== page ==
Monday, February 20, 2012

Egg Laying

In recognition of our first egg here at the garden, I thought it would be worthwhile to reflect on some of the amazing facts that result in our morning omelette.

One of the most common questions we get at the garden is if we need a rooster. Fortunately for our neighbors (who don't get the unrequested wake-up call), hens will lay eggs without roosters. The rooster is necessary only if you are planning on raising chicks.

In chicken terminology, a female chicken that has not entered the egg laying stage is a "pullet." Once she lays her first egg, she officially becomes a "hen." Some people say that when a bird enters the hen stage, she becomes more active and picks up a few odd behaviors. We agree with this, over the last few days, our ladies have added a few quirky traits to their usual routine. Their dust baths have definitely increased in quantity and enthusiasm.
They have really been throwing around dirt over the last few days.
We have also seen them flying around a little more, which is unusual for them.

Once laying, a chicken can produce and lay an egg in 25 hours. Which is an impressive feat seeing as an egg is 2% of a chickens body weight. That is the equivalent of an average size adult regrowing both their hands in 25 hours. After this impressive feat, a hen will take a break...for 30 minutes. Then she starts developing another egg to be laid in 25 hours.
Interestingly, chickens will leave the nest shortly after laying their egg. This allows the egg to cool (when laid, the egg is over 100 degrees!). When the egg cools, development of the egg stops temporarily. If we don't come and collect the eggs at this point, the chicken will keep laying one per day until she decides she has enough. Then she will stock up on food, and sit on her eggs for 3 weeks. Since all the eggs heat up evenly over the 3 weeks, they all hatch at the same time rather than once per day. It is very good biological trait for the chicken....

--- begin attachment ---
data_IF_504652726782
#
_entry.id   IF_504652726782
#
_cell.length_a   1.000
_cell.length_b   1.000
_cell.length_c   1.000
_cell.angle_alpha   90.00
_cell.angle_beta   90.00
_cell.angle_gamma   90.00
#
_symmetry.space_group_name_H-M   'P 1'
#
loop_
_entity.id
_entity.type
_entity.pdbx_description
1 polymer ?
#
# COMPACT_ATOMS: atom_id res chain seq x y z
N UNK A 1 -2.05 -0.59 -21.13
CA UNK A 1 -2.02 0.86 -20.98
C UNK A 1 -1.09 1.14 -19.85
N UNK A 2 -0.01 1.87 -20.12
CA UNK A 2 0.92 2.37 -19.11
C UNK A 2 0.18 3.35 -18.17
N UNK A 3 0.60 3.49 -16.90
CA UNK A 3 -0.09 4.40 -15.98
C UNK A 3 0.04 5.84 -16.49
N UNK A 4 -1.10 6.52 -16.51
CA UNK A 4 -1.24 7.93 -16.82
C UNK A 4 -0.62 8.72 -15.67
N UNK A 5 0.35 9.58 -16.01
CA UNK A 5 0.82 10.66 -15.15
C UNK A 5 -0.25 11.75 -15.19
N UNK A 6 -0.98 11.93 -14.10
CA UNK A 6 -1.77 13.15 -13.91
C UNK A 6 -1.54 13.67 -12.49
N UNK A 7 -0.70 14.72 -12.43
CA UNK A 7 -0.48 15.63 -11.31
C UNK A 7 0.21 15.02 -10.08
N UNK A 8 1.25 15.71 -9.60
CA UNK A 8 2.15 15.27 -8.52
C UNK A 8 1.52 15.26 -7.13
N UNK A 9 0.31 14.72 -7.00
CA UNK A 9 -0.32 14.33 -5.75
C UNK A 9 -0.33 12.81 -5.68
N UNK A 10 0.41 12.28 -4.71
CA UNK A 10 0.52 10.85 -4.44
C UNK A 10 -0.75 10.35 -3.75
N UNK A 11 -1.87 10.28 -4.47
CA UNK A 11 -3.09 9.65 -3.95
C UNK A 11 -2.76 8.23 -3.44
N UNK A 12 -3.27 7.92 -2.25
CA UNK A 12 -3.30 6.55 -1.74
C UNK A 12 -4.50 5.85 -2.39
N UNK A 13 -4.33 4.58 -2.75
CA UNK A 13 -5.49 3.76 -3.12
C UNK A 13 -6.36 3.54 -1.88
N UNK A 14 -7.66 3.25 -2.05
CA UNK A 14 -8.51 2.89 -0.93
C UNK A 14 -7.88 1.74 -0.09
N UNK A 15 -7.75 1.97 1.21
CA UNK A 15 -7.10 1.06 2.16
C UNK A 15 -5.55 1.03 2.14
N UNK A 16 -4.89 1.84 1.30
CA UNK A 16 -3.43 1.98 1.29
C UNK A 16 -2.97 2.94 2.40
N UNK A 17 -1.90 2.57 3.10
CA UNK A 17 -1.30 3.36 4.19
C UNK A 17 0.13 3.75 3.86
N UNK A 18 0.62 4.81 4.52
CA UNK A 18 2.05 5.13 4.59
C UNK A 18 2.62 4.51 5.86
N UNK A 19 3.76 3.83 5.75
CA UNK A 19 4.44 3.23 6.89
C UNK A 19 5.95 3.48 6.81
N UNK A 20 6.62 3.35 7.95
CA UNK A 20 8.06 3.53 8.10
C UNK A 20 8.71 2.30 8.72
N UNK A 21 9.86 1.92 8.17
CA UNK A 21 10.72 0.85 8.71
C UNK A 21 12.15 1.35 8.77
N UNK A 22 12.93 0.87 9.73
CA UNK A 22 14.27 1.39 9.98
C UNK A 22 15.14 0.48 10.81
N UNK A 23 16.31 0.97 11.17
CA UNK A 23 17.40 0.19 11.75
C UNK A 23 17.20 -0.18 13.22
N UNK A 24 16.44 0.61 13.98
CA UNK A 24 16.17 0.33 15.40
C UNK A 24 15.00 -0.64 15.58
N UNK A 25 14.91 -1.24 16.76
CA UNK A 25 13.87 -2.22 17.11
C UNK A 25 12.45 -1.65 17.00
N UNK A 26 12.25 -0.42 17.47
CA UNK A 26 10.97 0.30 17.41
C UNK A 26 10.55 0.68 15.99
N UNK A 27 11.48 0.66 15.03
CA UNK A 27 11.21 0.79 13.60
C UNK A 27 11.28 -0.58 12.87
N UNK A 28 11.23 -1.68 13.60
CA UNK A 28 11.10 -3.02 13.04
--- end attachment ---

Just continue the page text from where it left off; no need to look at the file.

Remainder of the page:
And it's an even better habit for us, the egg collectors. If we remove the eggs from the nest while the chicken is gone, the chicken will never reach the point where she decides that she will try and hatch them. Although it seems cruel to trick our chickens like that, most of society has decided it is a fair trade. Our chickens are free from predators, have a constant source of food, and lots of sunny space to run.

Bonus fact:
A misunderstanding persists about egg shell color. Since many small scale farmers raise hens that lay brown eggs instead of the grocery store's typical white egg, many people have begun to assume brown eggs are somehow healthier, safer, or in some way better.
Although it would be a nice indicator, egg shell color has no effect on the quality of egg. Egg shell color is determined by breed. Therefore our Wyandottes will lay only brown eggs. However, there are a wide range of colors, here is a nice picture showing the full range of egg colors:

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